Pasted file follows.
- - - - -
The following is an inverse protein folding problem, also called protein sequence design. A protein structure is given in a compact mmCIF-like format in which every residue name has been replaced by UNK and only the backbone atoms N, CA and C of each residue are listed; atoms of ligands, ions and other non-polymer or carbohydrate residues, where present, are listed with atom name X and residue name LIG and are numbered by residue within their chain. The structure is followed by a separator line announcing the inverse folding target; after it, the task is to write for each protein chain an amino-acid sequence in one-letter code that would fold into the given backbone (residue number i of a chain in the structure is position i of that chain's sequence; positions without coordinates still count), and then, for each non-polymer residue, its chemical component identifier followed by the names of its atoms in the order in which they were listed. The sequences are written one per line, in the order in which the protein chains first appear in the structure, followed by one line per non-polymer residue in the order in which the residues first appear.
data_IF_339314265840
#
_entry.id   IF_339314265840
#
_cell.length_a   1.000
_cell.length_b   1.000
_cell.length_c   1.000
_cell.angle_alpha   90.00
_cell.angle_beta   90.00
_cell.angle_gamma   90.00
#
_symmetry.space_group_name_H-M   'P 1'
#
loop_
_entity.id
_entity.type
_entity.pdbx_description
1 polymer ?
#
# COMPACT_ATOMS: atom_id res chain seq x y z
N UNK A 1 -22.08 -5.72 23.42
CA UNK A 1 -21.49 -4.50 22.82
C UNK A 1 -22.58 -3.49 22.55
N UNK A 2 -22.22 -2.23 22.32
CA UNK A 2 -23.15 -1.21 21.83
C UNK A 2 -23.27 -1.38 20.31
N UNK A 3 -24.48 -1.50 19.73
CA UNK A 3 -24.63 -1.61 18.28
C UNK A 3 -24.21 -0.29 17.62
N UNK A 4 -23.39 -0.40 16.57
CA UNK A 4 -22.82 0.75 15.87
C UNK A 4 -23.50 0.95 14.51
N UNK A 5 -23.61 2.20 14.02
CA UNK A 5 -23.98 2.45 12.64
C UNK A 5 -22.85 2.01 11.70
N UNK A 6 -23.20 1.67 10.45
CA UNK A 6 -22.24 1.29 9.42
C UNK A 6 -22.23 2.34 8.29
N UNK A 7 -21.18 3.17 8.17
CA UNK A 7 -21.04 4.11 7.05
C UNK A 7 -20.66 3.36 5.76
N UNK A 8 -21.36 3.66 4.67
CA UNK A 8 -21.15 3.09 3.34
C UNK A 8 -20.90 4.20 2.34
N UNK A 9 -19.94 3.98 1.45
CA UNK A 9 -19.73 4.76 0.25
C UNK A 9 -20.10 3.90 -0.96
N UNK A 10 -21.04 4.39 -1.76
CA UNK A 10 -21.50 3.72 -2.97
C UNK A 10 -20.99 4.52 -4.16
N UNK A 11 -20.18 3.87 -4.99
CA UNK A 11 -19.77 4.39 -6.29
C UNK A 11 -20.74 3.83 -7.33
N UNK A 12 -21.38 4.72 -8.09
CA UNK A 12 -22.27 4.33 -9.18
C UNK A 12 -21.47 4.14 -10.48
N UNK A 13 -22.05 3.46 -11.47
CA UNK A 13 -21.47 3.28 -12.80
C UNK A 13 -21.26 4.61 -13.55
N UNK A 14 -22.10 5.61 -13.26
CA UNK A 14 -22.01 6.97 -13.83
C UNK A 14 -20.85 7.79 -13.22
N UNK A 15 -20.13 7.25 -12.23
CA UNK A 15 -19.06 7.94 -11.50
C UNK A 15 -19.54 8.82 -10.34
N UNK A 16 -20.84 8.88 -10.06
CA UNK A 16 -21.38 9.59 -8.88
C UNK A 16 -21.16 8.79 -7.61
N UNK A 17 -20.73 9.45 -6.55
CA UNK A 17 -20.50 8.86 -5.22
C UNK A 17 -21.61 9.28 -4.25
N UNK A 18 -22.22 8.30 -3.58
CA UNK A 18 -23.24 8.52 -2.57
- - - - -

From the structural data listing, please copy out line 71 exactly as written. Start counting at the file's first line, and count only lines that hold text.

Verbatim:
CA UNK A 17 -20.50 8.86 -5.22